Home University Carolyn Hax: Elite university grad tires of competitive friends

Carolyn Hax: Elite university grad tires of competitive friends

I’m looking for advice on how to take the good and leave the bad in these situations.

Grown Away: Tell this truth: “I look back on Kollege and see so much competition and life measuring. It feels just … exhausting to me, and dehumanizing. But I also get sucked in. Anyone else struggling with this?”

Friendships worth keeping will withstand a little pushback (and vulnerability). If you worry you’ll get eaten alive by ivory tower sharks, don’t: They can’t eat you if you don’t care whether they eat you.

The public mangling of metaphors is proof of having outgrown any need to look smart.

Dear Carolyn: Any suggestions on how to let people know that you’re struggling without being a complete downer? Something between, “I’m fine, thanks,” and “I’m struggling with health (both physical and mental), employment, housing, relationships, grief, etc.”?

Struggling: I’m sorry you’re struggling.

I think we all get an occasional pass on the “complete downer” thing. We don’t have to be fairies of perpetual sunshine just to be worthy of friendship or love.

The flip side is that we need to be aware of when we’re asking too much, when we’re asking others to do our parts as well as theirs, or leaning too hard on only one person.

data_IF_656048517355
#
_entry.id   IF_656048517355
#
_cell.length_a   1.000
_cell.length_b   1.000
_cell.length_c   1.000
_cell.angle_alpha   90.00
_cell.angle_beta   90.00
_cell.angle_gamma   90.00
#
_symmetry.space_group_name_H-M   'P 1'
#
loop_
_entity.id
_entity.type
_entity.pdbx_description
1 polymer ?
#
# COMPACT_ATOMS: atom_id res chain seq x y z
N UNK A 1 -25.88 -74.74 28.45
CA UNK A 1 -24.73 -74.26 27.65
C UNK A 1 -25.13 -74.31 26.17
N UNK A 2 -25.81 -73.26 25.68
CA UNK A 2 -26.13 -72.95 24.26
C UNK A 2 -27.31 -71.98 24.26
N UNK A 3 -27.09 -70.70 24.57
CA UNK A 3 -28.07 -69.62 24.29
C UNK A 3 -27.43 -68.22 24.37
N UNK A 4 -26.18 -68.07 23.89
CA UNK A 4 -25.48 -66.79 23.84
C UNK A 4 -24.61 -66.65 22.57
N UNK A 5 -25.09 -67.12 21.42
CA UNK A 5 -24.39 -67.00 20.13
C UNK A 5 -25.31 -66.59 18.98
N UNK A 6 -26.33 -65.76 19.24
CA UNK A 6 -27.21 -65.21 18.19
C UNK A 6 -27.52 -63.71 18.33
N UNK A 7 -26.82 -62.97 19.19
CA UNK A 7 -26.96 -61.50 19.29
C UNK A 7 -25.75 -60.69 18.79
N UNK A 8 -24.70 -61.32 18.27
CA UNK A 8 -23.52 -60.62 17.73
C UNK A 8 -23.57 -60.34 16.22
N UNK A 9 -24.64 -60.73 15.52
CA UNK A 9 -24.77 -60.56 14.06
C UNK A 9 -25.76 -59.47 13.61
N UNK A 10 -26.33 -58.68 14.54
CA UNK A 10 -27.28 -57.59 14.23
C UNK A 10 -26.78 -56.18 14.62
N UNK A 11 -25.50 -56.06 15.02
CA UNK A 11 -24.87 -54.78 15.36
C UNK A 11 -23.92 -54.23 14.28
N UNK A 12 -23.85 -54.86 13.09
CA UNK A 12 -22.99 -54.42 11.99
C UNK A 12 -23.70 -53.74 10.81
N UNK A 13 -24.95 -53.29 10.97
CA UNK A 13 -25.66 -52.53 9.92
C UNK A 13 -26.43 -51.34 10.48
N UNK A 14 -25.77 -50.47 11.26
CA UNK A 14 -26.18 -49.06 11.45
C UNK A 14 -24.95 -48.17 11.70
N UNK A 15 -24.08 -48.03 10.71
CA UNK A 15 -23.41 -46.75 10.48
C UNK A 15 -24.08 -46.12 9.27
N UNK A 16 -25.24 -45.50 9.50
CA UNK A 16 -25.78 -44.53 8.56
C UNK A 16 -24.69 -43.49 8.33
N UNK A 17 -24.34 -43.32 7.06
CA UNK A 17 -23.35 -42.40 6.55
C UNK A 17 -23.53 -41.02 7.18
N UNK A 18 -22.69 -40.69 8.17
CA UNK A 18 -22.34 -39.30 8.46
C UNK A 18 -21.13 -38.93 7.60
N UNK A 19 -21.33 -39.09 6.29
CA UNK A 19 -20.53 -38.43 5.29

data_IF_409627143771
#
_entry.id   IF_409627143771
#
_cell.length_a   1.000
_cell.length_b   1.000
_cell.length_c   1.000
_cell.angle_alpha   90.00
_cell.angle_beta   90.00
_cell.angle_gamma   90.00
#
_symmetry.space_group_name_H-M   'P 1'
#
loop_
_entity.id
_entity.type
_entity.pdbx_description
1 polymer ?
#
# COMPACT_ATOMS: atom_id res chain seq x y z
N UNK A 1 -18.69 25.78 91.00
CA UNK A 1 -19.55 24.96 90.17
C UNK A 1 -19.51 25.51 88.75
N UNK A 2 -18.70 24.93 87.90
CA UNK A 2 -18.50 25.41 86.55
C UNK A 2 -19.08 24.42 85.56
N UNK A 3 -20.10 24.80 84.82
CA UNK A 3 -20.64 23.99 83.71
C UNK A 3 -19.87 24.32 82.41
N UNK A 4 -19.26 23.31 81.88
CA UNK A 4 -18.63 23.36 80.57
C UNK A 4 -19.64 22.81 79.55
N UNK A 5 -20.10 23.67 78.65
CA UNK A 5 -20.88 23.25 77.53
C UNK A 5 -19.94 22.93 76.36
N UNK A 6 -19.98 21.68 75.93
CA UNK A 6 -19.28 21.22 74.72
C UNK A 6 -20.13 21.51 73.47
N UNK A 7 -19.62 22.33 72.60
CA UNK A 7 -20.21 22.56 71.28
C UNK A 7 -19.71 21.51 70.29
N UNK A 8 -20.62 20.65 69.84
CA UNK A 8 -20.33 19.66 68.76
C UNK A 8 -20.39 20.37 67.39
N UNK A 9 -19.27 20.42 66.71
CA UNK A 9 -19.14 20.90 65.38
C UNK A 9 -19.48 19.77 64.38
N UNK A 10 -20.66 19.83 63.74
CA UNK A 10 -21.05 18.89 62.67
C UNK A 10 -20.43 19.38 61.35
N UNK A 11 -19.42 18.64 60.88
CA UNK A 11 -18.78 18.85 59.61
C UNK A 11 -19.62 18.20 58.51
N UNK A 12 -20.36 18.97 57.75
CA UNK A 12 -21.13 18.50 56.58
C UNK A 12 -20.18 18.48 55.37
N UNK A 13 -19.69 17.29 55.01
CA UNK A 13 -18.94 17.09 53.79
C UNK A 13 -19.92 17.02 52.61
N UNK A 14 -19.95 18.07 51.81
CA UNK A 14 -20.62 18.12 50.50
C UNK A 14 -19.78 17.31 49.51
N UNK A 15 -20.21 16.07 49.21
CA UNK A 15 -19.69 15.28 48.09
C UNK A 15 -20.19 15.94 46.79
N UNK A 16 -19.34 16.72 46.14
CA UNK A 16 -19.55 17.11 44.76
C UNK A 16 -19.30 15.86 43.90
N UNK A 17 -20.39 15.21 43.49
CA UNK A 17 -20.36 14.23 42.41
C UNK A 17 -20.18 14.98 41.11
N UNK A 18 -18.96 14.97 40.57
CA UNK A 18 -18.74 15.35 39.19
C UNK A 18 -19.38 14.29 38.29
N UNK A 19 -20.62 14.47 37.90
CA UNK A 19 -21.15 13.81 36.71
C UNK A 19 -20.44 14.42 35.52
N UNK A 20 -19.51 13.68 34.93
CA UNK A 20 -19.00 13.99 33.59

But assuming you haven’t even let on that you’re not 100 percent okay, I think you’re safe from that one for a while.

If you’re looking for words, then I’d suggest being direct, specific, and open-ended: “I’m actually not so great at the moment, and wondering whether you have a few minutes for me to run something by you.” That way you give the person a chance to say, “Sure, I’m free now,” or, “Sure, but not till tomorrow, can I text you then when I’m free?” Or etc.

And when you do ask for that person’s support, be ready with an idea of what you want — is it a question, a favor, a chance to vent? And say so beforehand. “I don’t need advice, just a shoulder.” Or, “I have 20 things going on, and could use an objective eye.” Or, “I am scared and would feel better if there were a few people who knew that and were ready to take my calls.” Break it into pieces that seem doable.

Good luck and, remember, difficult feelings tend to come in waves. What feels unmanageable today may feel, when tomorrow comes, still sucky but somehow not hopeless anymore. Or it’ll feel worse tomorrow but better Sunday.

And when you don’t have the right words or the right person at the right time, trust self-care. It puts your body in a better position to process whatever is swirling around it, and it’s something you control.

https://www.washingtonpost.com/advice/2022/03/17/carolyn-hax-elite-grad-competitive-friends/